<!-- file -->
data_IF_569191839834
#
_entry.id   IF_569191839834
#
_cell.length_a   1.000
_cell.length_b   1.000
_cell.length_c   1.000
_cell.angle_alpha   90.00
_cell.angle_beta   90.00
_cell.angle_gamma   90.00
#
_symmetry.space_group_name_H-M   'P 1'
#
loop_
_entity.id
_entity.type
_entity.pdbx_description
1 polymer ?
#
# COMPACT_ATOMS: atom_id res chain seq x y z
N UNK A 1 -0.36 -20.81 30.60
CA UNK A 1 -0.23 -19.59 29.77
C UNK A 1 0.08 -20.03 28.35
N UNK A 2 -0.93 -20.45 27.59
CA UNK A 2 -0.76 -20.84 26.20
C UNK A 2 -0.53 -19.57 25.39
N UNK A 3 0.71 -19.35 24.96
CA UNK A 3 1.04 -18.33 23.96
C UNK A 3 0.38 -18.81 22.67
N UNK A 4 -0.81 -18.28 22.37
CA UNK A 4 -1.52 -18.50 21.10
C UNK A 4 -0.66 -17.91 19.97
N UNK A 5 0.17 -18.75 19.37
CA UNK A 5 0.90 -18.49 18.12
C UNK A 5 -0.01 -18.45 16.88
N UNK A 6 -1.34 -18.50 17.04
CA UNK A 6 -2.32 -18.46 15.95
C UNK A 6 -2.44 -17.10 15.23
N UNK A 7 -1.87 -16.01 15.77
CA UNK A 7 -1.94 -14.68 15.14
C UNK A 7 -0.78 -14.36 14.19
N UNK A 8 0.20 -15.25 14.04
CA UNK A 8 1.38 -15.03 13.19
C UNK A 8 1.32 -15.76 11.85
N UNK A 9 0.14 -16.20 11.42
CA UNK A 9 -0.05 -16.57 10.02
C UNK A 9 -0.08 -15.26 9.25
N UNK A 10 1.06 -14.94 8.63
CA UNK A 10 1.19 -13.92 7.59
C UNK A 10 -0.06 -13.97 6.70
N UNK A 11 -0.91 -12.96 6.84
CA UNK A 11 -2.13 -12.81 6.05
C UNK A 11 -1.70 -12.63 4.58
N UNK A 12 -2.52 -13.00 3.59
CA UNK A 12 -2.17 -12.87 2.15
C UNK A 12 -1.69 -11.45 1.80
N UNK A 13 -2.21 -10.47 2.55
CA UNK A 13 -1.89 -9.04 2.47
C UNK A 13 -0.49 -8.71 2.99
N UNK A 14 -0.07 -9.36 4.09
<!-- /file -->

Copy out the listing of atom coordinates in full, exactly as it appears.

data_IF_569191839834
#
_entry.id   IF_569191839834
#
_cell.length_a   1.000
_cell.length_b   1.000
_cell.length_c   1.000
_cell.angle_alpha   90.00
_cell.angle_beta   90.00
_cell.angle_gamma   90.00
#
_symmetry.space_group_name_H-M   'P 1'
#
loop_
_entity.id
_entity.type
_entity.pdbx_description
1 polymer ?
#
# COMPACT_ATOMS: atom_id res chain seq x y z
N UNK A 1 -0.36 -20.81 30.60
CA UNK A 1 -0.23 -19.59 29.77
C UNK A 1 0.08 -20.03 28.35
N UNK A 2 -0.93 -20.45 27.59
CA UNK A 2 -0.76 -20.84 26.20
C UNK A 2 -0.53 -19.57 25.39
N UNK A 3 0.71 -19.35 24.96
CA UNK A 3 1.04 -18.33 23.96
C UNK A 3 0.38 -18.81 22.67
N UNK A 4 -0.81 -18.28 22.37
CA UNK A 4 -1.52 -18.50 21.10
C UNK A 4 -0.66 -17.91 19.97
N UNK A 5 0.17 -18.75 19.37
CA UNK A 5 0.90 -18.49 18.12
C UNK A 5 -0.01 -18.45 16.88
N UNK A 6 -1.34 -18.50 17.04
CA UNK A 6 -2.32 -18.46 15.95
C UNK A 6 -2.44 -17.10 15.23
N UNK A 7 -1.87 -16.01 15.77
CA UNK A 7 -1.94 -14.68 15.14
C UNK A 7 -0.78 -14.36 14.19
N UNK A 8 0.20 -15.25 14.04
CA UNK A 8 1.38 -15.03 13.19
C UNK A 8 1.32 -15.76 11.85
N UNK A 9 0.14 -16.20 11.42
CA UNK A 9 -0.05 -16.57 10.02
C UNK A 9 -0.08 -15.26 9.25
N UNK A 10 1.06 -14.94 8.63
CA UNK A 10 1.19 -13.92 7.59
C UNK A 10 -0.06 -13.97 6.70
N UNK A 11 -0.91 -12.96 6.84
CA UNK A 11 -2.13 -12.81 6.05
C UNK A 11 -1.70 -12.63 4.58
N UNK A 12 -2.52 -13.00 3.59
CA UNK A 12 -2.17 -12.87 2.15
C UNK A 12 -1.69 -11.45 1.80
N UNK A 13 -2.21 -10.47 2.55
CA UNK A 13 -1.89 -9.04 2.47
C UNK A 13 -0.49 -8.71 2.99
N UNK A 14 -0.07 -9.36 4.09